We sailed Veendam November 2001 E. Caribbean. At that time there was a notable staff shortage in the Rotterdam Dining Room, resulting in protracted two hour plus meals. This time the Rotterdam was fully staffed so we zipped through dinner in record time. Philip usually ate earlier in The Lido, but some nights, notably formal and semi-formal (What can I say. The kid likes to dress up.), he joined us in the dining room. The service was prompt enough that he never became antsy. There is a kid’s menu, but it’s the same each night. Besides, ordering from the main menu allowed Philip to discover new culinary delights. Some he liked; some he didn’t. That’s a good thing.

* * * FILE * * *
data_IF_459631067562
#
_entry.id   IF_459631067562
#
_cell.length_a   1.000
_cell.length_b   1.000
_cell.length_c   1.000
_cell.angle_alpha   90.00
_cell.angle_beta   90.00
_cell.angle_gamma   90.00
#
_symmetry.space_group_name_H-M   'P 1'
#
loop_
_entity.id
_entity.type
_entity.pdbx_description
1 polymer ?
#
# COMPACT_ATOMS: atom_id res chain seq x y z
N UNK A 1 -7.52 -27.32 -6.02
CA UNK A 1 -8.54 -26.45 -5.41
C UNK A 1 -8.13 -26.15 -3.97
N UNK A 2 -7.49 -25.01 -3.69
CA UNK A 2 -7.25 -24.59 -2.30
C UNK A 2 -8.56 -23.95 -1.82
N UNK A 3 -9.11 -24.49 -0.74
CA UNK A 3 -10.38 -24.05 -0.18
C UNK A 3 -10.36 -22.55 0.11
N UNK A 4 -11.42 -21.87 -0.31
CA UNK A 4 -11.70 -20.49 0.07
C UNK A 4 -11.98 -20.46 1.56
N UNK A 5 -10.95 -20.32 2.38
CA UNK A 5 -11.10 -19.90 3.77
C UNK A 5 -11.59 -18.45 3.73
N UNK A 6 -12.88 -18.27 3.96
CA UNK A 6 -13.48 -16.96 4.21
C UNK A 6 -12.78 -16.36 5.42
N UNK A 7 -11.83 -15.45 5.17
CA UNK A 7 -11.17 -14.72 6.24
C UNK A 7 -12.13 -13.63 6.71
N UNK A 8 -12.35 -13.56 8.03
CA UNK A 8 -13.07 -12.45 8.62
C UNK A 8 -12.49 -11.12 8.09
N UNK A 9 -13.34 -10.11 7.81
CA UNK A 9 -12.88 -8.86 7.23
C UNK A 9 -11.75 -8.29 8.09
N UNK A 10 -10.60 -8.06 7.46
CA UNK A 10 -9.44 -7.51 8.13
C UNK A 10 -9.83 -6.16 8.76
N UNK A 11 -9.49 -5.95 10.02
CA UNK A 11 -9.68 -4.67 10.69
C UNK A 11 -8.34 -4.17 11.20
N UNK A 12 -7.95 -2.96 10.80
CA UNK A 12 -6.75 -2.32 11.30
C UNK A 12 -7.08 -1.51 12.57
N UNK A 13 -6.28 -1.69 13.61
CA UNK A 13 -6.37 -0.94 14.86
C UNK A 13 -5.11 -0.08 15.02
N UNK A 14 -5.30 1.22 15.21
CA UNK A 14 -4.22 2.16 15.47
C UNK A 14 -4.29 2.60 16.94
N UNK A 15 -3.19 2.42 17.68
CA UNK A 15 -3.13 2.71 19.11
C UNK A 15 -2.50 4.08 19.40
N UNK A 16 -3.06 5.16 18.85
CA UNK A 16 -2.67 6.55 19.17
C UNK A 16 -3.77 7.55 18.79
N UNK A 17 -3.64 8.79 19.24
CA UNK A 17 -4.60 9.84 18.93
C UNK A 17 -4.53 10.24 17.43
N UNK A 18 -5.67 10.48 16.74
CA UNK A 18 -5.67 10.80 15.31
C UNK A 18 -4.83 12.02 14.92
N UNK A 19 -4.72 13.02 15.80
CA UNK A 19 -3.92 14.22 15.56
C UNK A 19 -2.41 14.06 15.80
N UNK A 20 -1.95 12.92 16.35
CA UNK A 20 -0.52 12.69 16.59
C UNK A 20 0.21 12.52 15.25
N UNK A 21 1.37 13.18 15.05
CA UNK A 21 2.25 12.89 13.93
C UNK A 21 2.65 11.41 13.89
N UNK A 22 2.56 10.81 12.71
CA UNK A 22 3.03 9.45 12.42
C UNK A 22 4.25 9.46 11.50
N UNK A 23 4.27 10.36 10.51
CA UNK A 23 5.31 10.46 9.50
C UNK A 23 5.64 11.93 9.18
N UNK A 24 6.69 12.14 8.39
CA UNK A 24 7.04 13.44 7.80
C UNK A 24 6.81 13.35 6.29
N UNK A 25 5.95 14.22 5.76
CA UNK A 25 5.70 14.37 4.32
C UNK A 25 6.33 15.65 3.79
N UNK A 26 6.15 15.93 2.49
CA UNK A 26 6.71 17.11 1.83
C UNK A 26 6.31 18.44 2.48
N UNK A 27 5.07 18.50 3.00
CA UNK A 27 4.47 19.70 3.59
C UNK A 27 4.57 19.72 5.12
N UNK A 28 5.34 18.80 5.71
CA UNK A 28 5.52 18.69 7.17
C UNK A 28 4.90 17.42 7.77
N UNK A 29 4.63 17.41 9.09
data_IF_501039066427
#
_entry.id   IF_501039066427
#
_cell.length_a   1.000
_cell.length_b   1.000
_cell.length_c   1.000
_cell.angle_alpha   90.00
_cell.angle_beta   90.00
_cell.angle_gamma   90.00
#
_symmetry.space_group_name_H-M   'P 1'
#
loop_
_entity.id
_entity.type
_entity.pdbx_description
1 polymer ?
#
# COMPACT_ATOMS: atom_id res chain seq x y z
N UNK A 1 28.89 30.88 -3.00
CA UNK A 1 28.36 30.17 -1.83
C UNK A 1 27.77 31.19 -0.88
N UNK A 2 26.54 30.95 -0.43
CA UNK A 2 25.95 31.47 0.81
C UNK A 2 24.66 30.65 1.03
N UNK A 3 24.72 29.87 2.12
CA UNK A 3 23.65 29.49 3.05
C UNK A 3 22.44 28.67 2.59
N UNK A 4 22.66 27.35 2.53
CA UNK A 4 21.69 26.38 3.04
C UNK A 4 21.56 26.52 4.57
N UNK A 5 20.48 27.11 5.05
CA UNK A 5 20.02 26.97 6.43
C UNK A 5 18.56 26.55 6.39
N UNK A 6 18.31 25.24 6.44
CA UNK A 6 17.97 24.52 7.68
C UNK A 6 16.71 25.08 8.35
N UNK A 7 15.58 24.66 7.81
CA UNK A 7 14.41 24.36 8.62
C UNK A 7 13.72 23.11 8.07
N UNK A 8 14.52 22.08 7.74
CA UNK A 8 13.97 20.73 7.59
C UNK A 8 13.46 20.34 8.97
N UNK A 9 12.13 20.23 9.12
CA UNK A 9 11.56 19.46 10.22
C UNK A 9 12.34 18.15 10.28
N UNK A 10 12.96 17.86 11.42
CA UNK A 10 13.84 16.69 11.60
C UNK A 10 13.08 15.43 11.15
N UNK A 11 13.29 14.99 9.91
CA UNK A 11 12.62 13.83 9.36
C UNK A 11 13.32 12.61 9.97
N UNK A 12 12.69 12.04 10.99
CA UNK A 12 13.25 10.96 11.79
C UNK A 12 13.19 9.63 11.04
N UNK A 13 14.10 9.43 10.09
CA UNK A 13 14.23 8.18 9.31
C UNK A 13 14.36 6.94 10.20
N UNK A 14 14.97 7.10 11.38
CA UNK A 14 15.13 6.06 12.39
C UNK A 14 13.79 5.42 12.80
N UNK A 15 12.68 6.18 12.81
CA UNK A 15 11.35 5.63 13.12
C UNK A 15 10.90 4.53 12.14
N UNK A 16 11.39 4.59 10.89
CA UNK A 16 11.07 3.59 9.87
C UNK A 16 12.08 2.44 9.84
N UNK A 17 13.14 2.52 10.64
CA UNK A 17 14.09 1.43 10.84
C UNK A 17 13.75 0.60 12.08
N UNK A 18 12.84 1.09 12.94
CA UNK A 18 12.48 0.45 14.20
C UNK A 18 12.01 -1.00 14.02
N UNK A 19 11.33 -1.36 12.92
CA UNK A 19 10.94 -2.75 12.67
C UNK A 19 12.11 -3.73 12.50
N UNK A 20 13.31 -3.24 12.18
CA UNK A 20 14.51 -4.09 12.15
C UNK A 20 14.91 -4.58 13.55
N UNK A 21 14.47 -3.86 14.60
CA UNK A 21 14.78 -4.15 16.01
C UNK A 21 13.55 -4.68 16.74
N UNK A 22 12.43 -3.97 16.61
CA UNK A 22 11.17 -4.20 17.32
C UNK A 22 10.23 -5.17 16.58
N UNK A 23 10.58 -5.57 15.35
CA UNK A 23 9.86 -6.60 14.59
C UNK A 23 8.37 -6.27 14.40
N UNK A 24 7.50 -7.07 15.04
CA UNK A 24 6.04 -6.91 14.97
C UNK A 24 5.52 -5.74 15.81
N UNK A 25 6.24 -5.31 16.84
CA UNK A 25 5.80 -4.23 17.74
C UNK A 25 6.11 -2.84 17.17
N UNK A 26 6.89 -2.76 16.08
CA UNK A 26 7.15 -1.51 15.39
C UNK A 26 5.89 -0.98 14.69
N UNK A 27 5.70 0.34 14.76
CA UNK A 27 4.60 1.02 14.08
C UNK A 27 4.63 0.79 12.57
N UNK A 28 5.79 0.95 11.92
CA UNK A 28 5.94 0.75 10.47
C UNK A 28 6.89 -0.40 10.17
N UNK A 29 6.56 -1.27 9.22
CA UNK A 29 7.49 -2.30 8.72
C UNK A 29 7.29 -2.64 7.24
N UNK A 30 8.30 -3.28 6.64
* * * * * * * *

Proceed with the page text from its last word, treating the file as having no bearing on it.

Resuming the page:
Besides the glorious scenery, the main reason for an Alaskan cruise is, of course, the ports. We scheduled shore excursions both through the ship and with independent operators. All of the ship’s tours were first rate with exceptional guides. Independent tours offer flexibility of schedule as well as a more intimate and personalized experience. They are generally less expensive, as well. Alaska ports make it very easy to book independent operators. I reserved most of ours before departure, but many can be booked right on the pier. Ketchikan, for example, has a shed on the dock with about twenty different tour desks lined up waiting for you. If you’re after a flight seeing or glacier landing type tour, you should advance book. Nearly all the tour operators have web sites. These are easy to find by going to each community’s web page where you’ll usually find links to the tours. Most of the Saxman Village, Gold Panning or Hiking type tours can wait till the last minute. Our best ship’s tours were with Allen Marine in Sitka. The Sea Otter Quest, a three-hour trip, was most notable. Although Allen Marine employs large boats, the narration and amenities are excellent. Their boats can take up to 150 passengers. Ours was not that large. I didn’t make a head count, but I’d estimate we had about ninety souls on board. The boat has a totally enclosed lower deck and a partially enclosed upper. I’d urge you to take an upper deck seat where there is a protective ‘U’ shaped wraparound glass windscreen that is open in the rear allowing air circulation throughout. Because the lower deck is totally enclosed, there is little airflow. The atmosphere inside becomes extremely close, inducing seasickness. The ride out to the viewing areas is quite rough and at high speed. It’s a lot of fun, but when the boat slowed down and became still for wildlife viewing, every below deck youngster, including ours, became ill. I took Philip upstairs and some kind folks let us sit with them until he recovered. Those who stayed below remained semi-comatose for the rest of the tour. Along the way we saw one humpback whale, and rafts of sea otters. On the return southbound leg we took the Silver Bay Cruise. This cruise is in an enclosed bay, so it was a much smoother ride. It culminates in a visit to a salmon hatchery.